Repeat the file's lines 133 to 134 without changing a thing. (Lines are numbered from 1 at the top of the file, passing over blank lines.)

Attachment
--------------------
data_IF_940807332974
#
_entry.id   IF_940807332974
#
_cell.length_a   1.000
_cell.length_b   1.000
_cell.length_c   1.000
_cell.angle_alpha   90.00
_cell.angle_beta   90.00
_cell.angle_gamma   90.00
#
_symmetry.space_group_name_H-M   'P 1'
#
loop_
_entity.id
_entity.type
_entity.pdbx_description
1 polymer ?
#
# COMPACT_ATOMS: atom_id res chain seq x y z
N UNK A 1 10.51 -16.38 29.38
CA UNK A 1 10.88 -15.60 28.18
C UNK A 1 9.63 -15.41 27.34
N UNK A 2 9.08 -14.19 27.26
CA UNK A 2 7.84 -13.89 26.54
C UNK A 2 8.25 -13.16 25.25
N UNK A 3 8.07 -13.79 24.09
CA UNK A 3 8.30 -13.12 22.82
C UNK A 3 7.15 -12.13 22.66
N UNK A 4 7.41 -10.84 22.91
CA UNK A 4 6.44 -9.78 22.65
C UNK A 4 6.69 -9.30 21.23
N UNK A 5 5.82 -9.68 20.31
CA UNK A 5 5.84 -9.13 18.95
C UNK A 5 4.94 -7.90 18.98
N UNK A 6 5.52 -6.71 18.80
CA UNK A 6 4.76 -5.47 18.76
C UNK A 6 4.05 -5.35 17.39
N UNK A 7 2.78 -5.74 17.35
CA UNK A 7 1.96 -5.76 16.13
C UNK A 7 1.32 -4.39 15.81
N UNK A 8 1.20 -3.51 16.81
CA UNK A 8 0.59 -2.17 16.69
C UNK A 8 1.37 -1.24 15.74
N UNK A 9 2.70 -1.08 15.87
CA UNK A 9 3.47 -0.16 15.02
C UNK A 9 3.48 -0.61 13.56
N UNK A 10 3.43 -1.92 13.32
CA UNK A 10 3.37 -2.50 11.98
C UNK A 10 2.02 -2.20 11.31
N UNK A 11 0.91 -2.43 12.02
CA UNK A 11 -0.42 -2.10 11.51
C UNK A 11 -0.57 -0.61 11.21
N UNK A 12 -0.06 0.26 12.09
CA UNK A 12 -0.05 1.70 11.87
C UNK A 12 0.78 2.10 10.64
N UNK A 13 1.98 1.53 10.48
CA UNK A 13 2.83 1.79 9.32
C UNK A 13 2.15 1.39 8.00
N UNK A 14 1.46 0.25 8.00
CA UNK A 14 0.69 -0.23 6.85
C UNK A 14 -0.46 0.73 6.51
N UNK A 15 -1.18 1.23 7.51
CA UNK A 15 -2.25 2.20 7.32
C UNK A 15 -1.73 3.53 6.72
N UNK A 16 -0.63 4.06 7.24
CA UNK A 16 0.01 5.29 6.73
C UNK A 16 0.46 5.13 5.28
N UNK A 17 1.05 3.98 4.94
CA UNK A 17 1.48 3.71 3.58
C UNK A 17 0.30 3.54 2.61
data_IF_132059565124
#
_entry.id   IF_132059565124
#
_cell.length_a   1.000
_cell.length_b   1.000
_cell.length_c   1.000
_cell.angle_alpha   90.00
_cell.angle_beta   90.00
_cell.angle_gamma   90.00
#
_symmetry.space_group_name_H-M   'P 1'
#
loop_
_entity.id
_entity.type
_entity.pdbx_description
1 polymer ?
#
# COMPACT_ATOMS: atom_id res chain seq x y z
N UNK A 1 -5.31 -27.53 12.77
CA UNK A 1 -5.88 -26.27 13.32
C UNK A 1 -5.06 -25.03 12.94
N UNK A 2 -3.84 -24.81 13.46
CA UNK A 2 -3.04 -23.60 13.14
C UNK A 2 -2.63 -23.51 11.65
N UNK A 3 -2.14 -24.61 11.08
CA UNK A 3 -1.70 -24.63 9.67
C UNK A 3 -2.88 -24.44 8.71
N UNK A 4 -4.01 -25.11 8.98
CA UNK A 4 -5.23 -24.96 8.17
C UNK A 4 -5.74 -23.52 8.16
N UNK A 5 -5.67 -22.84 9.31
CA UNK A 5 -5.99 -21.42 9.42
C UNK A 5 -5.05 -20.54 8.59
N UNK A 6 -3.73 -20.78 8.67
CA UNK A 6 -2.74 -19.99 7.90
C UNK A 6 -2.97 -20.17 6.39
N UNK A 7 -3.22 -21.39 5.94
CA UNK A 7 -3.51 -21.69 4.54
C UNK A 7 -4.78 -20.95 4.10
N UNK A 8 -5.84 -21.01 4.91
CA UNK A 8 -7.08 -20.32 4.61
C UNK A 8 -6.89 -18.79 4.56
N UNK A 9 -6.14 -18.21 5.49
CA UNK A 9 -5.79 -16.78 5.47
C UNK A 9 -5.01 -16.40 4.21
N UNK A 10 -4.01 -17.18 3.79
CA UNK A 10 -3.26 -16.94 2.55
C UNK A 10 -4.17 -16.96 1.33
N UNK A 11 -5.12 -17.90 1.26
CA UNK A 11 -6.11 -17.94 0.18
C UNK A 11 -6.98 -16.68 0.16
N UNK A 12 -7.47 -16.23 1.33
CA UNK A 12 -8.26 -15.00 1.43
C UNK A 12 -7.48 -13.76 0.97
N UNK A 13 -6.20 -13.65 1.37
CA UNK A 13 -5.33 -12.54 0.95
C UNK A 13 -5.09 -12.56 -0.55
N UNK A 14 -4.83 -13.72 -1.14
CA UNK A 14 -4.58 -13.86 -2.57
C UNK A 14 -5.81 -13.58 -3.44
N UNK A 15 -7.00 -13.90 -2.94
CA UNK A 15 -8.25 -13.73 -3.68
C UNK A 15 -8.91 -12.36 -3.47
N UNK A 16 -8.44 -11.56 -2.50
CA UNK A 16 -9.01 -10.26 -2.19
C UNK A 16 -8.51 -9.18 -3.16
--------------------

C UNK A 14 -5.81 -13.58 -3.44
N UNK A 15 -7.00 -13.90 -2.94